Better than Liverpool and Juventus - how Sheffield United put together the best away record in Europe

Lys Mousset of Sheffield Utd celebrates his goal at Molineux. Picture: Simon Bellis/Sportimage
Lys Mousset of Sheffield Utd celebrates his goal at Molineux. Picture: Simon Bellis/Sportimage
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It is 322 days since Sheffield United lost a football match away from home.

If that sounds impressive, consider this: no team in England, no side in the top five leagues in European football (Premier League, La Liga, Bundesliga, Serie A or Ligue 1) can boast as long an unbeaten run.

The Blades will be hoping to extend that sequence by another fortnight by avoiding defeat at Norwich City tomorrow. The signs are promising – they have not lost back-to-back league games since the opening week of last season.

Admittedly, the Blades have not been a top-flight club for the whole of their run, but it is still some achievement. No Premier League side have won their first seven away games after promotion since Blackburn Rovers in 1992-93.

Liverpool, Juventus and Cagliari are unbeaten away in their respective leagues in 2019-20, but the Italian clubs both lost in May, Liverpool have come unstuck on their Champions League travels.

Not since they made the long trip to Swansea City on January 19 have the Blades had to catch the bus home stewing on a defeat.

There have been more draws than wins – 11 stalemates compared to five victories – but being hard to beat is not to be sniffed at for a team most bookmakers were expecting to get relegated from this season’s Premier League.

Chris Wilder’s team have the defensive organisation to drop off and absorb pressure, as they did when Lys Mousset put them in front after 63 seconds at Wolverhampton Wanderers. Their 13 Premier League goals conceded is the most miserly record outside the top two.

“Look at most newly promoted teams in the past 20 years or so, in various leagues around Europe, and one of the factors why they have some success is often a good defensive structure and stability,” argues Norwich manager Daniel Farke.

“When you are outstanding at scoring goals maybe it is harder to make that step in the same way, because you come up against better defenders and it is harder to control the game and possession compared to the year before. Pretty often teams with a good defensive stability find it easier.

“In Germany, teams like Cologne and Paderborn were promoted and praised for scoring a lot of goals but they have struggled while Union Berlin, who had more defensive stability, is in a more solid mid-table position. That is Sheffield (United)’s big strength.”

Incredibly, Thursday’s 2-0 defeat to Newcastle United was their heaviest in 62 games.

“They were really good in the first half and you could see why they were unbeaten in seven,” said Steve Bruce after masterminding victory over his old club.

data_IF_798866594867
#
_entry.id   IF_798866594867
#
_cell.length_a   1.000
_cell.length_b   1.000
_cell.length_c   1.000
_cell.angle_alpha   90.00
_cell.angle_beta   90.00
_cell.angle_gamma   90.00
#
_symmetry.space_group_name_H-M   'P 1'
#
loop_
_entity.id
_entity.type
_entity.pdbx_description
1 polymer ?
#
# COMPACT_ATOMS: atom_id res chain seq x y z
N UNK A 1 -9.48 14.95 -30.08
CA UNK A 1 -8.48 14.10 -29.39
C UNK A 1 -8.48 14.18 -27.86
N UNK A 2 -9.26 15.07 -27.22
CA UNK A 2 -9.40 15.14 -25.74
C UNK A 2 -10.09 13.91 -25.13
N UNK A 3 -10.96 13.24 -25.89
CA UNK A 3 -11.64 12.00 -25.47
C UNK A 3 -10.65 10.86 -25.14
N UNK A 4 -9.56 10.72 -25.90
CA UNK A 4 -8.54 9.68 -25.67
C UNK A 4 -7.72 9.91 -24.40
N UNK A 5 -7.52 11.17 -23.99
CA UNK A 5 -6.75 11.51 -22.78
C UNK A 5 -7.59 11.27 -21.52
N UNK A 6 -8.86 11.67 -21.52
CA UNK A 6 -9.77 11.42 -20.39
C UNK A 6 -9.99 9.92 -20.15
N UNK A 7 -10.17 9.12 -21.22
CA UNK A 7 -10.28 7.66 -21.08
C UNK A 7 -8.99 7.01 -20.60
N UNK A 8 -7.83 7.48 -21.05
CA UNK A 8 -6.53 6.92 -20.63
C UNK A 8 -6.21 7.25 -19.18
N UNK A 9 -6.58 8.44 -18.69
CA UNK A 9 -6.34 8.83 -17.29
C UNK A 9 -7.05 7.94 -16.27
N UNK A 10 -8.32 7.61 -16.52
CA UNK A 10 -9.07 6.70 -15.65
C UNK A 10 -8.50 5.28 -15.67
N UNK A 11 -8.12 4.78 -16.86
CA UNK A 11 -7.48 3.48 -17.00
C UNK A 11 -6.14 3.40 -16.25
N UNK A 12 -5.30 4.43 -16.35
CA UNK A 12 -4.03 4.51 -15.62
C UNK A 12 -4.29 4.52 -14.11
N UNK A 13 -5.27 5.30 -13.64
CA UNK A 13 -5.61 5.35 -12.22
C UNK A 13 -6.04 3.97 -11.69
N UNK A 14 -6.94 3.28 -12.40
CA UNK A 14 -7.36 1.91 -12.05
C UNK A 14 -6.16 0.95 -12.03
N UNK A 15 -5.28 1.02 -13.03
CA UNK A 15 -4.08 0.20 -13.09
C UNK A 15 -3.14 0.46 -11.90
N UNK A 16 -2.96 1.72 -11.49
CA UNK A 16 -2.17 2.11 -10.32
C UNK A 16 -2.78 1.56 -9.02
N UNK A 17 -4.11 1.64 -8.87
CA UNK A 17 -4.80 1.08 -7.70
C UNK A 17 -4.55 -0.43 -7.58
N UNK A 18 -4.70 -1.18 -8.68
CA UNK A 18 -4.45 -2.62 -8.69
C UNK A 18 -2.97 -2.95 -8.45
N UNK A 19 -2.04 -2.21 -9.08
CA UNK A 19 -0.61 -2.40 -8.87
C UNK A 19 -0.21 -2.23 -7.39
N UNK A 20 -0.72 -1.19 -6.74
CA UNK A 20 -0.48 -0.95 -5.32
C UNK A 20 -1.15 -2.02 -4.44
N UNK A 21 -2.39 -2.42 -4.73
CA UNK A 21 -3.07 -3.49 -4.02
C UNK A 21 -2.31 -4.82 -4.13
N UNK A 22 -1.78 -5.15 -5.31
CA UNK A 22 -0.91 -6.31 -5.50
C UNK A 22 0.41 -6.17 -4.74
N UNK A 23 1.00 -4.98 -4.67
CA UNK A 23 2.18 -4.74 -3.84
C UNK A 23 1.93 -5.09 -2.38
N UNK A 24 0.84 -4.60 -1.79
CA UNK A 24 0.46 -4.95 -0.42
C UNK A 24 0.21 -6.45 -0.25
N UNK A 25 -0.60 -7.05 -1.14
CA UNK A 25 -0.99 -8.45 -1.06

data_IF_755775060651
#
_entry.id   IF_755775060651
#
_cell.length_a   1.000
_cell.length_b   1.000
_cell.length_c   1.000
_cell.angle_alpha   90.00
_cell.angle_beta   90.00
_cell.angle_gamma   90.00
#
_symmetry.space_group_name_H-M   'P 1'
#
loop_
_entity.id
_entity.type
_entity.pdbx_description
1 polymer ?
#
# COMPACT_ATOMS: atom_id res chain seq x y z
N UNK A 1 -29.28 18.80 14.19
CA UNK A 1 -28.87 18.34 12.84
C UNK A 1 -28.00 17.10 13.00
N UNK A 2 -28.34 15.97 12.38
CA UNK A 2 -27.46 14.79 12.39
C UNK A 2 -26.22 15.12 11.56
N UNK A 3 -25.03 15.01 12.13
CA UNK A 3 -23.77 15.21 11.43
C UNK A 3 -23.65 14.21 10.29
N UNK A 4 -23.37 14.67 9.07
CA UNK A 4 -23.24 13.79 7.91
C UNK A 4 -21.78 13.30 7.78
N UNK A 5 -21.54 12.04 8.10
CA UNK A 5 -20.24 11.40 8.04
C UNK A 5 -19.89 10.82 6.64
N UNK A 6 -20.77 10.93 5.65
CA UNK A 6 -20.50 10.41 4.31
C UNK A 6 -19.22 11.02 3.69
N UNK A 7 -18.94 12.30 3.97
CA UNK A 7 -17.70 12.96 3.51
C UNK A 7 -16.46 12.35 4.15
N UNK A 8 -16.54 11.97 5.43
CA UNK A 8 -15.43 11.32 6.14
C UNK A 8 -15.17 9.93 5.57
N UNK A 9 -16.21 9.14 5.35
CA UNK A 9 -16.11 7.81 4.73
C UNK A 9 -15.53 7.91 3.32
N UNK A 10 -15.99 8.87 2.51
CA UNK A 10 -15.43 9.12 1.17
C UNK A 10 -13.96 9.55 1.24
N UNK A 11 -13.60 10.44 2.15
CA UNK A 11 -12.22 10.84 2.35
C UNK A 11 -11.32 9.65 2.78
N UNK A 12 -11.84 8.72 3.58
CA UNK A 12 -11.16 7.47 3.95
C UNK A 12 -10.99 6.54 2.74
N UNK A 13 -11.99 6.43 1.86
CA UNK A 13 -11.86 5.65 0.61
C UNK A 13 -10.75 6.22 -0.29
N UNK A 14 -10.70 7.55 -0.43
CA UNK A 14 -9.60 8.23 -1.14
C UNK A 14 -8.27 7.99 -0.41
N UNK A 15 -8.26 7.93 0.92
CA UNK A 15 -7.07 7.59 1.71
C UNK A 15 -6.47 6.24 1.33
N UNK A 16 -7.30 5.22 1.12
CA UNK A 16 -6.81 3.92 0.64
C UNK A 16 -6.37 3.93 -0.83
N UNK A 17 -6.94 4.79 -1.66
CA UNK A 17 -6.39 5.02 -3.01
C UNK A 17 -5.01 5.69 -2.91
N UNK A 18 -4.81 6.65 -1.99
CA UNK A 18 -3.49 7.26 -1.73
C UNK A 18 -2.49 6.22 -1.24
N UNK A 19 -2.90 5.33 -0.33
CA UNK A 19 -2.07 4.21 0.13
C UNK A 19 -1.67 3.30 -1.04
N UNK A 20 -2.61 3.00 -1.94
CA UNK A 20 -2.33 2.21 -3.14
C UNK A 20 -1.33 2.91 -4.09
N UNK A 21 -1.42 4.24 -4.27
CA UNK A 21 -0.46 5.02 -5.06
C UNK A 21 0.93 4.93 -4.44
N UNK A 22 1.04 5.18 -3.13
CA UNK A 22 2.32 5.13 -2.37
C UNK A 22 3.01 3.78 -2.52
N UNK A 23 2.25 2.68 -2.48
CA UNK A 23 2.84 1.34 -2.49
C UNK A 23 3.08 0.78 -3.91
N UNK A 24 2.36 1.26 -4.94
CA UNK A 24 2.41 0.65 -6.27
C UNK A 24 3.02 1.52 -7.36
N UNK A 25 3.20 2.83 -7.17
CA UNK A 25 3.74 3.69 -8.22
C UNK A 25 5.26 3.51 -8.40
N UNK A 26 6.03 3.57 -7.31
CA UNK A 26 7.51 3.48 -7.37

“It’s quite an unbelievable statistic. They’re a good side with a top-class manager and you could see why they’re going to be a threat to any team.”

If it was just about clinging onto clean sheets, though, the Blades would come unstuck against the top teams in the Premier League. Their defensive solidity lays a platform which allows them to counter-punch and give the opposition something to think about themselves.

Playing a 3-5-2 formation which often sees centre-forward David McGoldrick drop off when his side is in possession allows them to get plenty of bodies behind the ball and close up the gaps opponents will look to pass through. With the speedy Mousset leading the line and wing-backs, outside centre-backs and attacking central midfielders encouraged to bomb forwards at the right moment, they can quickly swamp teams on the counter-attack.

Content to get the ball down and play when the situation suits, their willingness to go direct when it is the best option means they can switch from defence to attack in the blink of an eye. According to WhoScored.com, the Blades play the most long balls per game in this season’s Premier League, and if that makes the football snob in you uncomfortable, Liverpool are third. The feeling in the Bramall Lane dressing room is that they should have more points than the 19 they have taken from their last 15 games. It is no great stretch of the imagination to say they could have won at Tottenham Hotspur, at Wolves, and at home to Manchester United in recent weeks.

“You look at them three games and yeah the three draws were good but we could and probably should have taken three points from some of them games,” argues centre-back John Egan. “Every game is an opportunity.”

Having scored five of the Blades’ last 11 Premier League goals and assisted three of the other six – form which saw him nominated as the league’s player of the month while Wilder was shortlisted for the managerial award – it was a bit of a surprise when Mousset was on the bench on Thursday but with the fixtures starting to mount, Wilder has to think about the here and now.

Ultimately Sheffield United came unstuck, and it may be that Mousset and his fellow substitute McGoldrick are back in the XI at Carrow Road, but Wilder is always careful to make sure he has plenty of attacking alternatives.

“We have that option to put them back in,” says Wilder, who will be looking to strengthen his squad in January. “But I thought the two boys (Billy Sharp and Oli McBurnie) played well on Thursday night, in particular Oli.”